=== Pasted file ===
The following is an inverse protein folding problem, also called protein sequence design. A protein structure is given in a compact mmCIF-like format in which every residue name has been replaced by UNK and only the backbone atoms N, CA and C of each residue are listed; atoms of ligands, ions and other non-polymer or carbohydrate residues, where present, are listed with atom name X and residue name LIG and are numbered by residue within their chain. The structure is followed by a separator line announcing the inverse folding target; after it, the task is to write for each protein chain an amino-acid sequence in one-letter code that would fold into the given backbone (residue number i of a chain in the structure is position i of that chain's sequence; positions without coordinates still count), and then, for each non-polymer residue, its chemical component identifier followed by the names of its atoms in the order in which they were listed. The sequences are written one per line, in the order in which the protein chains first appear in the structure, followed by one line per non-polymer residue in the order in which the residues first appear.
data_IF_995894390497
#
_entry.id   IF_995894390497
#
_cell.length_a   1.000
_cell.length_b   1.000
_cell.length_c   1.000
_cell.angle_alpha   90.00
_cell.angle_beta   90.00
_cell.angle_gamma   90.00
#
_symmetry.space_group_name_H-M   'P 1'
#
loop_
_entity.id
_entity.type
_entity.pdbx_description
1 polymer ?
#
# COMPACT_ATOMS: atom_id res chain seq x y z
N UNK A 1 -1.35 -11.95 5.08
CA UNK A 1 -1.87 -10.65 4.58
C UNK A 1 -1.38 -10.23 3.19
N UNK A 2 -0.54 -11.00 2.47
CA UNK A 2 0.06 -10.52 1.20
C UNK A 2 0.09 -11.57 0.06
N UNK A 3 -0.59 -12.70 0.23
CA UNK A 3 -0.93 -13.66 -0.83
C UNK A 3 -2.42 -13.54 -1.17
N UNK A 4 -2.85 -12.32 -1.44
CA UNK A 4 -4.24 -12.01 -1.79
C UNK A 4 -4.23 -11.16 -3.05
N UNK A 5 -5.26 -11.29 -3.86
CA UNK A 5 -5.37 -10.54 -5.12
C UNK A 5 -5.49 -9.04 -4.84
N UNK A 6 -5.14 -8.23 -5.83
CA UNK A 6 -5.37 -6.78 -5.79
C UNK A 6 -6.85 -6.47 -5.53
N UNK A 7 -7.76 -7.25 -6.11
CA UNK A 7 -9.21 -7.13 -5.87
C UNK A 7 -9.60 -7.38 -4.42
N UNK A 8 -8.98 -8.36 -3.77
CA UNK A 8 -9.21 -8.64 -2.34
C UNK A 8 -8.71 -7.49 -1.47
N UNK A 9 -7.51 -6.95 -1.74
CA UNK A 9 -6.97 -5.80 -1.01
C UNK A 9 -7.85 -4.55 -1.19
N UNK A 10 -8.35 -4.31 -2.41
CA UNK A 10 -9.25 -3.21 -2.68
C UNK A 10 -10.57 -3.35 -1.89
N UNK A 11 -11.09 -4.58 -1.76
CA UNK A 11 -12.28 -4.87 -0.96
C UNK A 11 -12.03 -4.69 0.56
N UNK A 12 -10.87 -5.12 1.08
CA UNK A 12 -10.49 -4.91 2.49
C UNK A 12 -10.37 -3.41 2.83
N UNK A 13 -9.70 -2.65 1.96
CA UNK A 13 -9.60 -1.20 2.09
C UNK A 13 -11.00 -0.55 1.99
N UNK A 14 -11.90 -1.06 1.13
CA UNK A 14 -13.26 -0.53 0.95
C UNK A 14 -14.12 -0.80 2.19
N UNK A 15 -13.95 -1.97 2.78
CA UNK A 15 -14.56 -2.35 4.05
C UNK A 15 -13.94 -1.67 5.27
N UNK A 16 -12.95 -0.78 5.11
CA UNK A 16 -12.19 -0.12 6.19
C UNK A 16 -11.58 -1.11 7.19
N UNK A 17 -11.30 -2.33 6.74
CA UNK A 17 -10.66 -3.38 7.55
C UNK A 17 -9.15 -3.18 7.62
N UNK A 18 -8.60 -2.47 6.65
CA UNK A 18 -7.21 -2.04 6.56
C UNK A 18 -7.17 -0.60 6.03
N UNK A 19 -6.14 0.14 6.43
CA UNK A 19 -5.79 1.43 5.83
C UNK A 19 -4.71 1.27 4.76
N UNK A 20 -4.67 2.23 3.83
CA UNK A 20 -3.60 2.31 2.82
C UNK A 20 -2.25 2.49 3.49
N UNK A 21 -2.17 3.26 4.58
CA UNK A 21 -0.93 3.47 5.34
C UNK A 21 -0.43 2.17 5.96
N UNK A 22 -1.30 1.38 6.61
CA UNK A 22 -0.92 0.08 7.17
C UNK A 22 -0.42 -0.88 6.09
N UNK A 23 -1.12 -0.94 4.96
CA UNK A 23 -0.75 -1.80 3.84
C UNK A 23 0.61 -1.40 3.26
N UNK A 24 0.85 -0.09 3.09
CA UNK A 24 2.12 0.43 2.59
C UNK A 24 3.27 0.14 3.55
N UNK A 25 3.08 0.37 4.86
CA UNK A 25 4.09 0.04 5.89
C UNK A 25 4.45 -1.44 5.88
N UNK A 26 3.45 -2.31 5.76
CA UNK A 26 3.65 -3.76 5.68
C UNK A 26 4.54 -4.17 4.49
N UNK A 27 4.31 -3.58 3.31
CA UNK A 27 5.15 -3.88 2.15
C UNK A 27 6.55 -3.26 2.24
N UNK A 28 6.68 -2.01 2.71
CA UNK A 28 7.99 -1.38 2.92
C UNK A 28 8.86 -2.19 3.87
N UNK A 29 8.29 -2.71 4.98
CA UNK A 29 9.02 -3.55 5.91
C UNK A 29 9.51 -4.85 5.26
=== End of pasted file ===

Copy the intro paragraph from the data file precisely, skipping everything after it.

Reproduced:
The following is an inverse protein folding problem, also called protein sequence design. A protein structure is given in a compact mmCIF-like format in which every residue name has been replaced by UNK and only the backbone atoms N, CA and C of each residue are listed; atoms of ligands, ions and other non-polymer or carbohydrate residues, where present, are listed with atom name X and residue name LIG and are numbered by residue within their chain. The structure is followed by a separator line announcing the inverse folding target; after it, the task is to write for each protein chain an amino-acid sequence in one-letter code that would fold into the given backbone (residue number i of a chain in the structure is position i of that chain's sequence; positions without coordinates still count), and then, for each non-polymer residue, its chemical component identifier followed by the names of its atoms in the order in which they were listed. The sequences are written one per line, in the order in which the protein chains first appear in the structure, followed by one line per non-polymer residue in the order in which the residues first appear.